If you’ve imagined things that you thought in your wildest dreams would never come true, think again and picture this. Rising from the treetops, a whirring drone comes into view with its cargo tucked under the wing. It hovers about 25 feet above a bull’s eye on the grass. A white trapezoidal box descends, does a little pirouette, and then lands with a plop. Agents quickly converge on the payload: a braised pork burrito. (Yum)
In a closely guarded experiment involving the future of transportation, Project Wing — a division of X, founded by Google and now a child of Alphabet Inc. — is airdropping fast food onto the campus of Virginia Polytechnic Institute and State University. The company has invested significantly in drones and predicts that eventually they will serve many important purposes besides delivering burritos — possibly delivering medicine and batteries to cut-off areas after a natural disaster or helping firefighters improve communication and visibility near a wildfire.
But there is research to be done first, and Project Wing insists it be done in semi-secrecy. It is conducting the tests off the main Virginia Tech campus in Blacksburg, Virginia, at one of the six sites approved by the U.S. Federal Aviation Administration for drone testing. Participation is by invitation, though drop-ins are served. Professional photography and videography aren’t allowed.
Testing out the waters, a couple dozen students and staff gather in Adirondack chairs and at picnic tables beneath white tents. The location, enclosed by safety nets, overlooks the Virginia Smart Road, a 2.2-mile test track managed by the Virginia Tech Transportation Institute. Diners take a number from a red ticket dispenser and pay an extra $5.99 delivery fee to experience the dawn of unmanned Tex-Mex food delivery. Soon, a drone emerges from the valley below, where it has picked up an order from a hidden Chipotle Mexican Grill Inc. food truck.
Volunteers and staff in gray Project Wing T-shirts keep customers behind the safety netting until their lunch is airborne. Then they are escorted to a holding area about 15 feet from the drop site, where they pause until the cargo has safely landed. A guide escorts them to the box, a moment some capture with a selfie. Inside is a brown bag containing the burrito, still warm and in one piece.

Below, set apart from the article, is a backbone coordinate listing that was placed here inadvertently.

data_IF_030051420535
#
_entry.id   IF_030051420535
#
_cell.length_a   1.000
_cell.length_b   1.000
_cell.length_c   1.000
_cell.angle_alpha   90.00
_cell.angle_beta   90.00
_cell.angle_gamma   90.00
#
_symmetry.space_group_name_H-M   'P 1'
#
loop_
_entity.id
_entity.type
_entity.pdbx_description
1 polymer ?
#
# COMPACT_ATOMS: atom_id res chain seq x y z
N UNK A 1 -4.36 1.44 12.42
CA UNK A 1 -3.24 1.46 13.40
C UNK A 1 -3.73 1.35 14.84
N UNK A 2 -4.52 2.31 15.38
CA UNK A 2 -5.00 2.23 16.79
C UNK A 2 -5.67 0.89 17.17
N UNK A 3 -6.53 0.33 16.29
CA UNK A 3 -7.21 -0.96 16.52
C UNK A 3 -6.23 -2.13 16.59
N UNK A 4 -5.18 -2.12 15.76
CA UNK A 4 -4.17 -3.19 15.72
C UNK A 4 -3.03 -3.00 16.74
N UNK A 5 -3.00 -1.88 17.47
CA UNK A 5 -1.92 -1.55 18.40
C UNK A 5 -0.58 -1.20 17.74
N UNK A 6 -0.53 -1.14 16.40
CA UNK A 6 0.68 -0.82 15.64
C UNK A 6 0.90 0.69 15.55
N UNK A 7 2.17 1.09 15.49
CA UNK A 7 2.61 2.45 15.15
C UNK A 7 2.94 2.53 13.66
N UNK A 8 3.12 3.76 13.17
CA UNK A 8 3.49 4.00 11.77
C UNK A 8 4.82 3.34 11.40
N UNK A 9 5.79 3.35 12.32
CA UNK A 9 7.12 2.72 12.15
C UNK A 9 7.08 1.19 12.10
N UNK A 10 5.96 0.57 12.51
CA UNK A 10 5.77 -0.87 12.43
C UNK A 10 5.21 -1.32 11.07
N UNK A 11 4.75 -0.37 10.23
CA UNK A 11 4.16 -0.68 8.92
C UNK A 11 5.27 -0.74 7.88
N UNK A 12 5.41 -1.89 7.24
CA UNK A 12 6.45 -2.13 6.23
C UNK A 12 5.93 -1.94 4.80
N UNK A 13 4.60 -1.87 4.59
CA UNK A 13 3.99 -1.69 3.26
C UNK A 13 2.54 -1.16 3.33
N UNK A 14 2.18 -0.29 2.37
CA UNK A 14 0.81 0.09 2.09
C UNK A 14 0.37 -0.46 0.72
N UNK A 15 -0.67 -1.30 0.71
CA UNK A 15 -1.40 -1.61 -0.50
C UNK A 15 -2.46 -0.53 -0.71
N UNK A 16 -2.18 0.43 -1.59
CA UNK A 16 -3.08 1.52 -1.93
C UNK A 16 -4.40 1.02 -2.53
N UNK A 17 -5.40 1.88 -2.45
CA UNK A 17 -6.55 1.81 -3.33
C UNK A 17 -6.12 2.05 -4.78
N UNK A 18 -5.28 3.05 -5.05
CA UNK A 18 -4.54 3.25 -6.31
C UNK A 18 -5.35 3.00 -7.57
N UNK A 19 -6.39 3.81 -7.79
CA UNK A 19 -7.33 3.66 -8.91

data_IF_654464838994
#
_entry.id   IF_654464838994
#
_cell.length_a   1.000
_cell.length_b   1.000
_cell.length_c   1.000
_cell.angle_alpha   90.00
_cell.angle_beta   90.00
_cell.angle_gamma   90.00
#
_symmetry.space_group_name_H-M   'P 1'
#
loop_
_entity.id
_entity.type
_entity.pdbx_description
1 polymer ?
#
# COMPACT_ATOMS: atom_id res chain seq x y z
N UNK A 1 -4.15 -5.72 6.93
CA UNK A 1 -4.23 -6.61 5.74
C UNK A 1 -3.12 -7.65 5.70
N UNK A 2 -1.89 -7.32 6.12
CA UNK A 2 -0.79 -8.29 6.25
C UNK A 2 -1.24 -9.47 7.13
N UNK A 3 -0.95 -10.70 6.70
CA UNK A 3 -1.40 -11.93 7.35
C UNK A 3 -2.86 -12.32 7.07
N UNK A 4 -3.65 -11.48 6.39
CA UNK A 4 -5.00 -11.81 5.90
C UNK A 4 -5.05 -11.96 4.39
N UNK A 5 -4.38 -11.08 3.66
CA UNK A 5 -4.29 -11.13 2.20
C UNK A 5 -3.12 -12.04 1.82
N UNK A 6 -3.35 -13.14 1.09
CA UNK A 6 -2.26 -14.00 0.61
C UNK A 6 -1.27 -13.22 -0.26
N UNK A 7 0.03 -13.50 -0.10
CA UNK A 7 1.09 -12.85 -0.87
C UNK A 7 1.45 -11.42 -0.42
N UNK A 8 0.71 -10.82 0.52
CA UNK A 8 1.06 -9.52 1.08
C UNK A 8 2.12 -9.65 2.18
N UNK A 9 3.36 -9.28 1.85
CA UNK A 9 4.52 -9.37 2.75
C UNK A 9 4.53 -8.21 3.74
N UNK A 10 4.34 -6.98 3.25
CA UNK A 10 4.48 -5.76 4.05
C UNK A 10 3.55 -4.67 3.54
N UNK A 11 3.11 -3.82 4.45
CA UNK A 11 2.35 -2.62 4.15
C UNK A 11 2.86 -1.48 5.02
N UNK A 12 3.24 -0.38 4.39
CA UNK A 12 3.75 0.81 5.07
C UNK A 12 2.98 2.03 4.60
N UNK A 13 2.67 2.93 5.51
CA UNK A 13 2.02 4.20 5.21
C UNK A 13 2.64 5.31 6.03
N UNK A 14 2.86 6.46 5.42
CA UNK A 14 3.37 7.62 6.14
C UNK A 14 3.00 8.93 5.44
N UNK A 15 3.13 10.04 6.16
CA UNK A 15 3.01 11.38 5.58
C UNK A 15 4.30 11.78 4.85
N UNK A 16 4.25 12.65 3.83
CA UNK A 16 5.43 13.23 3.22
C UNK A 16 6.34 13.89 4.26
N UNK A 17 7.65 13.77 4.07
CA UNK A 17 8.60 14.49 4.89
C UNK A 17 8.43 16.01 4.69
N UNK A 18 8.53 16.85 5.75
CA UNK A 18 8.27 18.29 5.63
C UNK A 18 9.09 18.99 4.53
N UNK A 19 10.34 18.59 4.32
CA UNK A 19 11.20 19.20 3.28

An engineering student eloquently described how it was a thrill to have the food delivered from a drone. She was so excited that the food came out of the sky from a drone, and now she gets to eat it. The opportunities and possibilities are really endless.
Afterward, participants are given a Project Wing hat and are encouraged to fill out a questionnaire that asks about the quality of the food and whether they felt safe when the aircraft was near. I believe this to a great idea.
The questionnaire asks such questions like “How well do the following words describe the service you experienced today?” “Fast?” “Fresh?” “Innovative?”
It’s Project Wing’s first delivery tests with actual customers in the U.S. Food was selected as a test product, because it is fragile and must be delivered quickly. The company plans to share with the FAA data on the drones’ flight path, timing and navigation, to help the regulator determine how drones should operate in public airspace.
It’s funny how innovative people are, and then it is used t to deliver food. Take this question into hand. If we aren’t using technology for what it is worth using it for, is it worth using it?” Project Wing isn’t making a profit on the operation. The delivery fee is being donated to a regional food bank, Feeding America Southwest Virginia. Never before have engineering students seen a drone used for food delivery. It’s without a doubt a fun novelty to experience. It would be cool to see it applied to more important things than fast-food delivery, but it is definitely a cool idea and a start.
For all who are interested with Drones, here are some facts and statistics provided by Expanded Ramblings. The approximate number of drones shipping in 2015 was 700,000. The approximate number of drones purchased for Christmas in 2015 was 400,000 drones. And lastly, the increase in drone sales from 2014-2015 was 63%.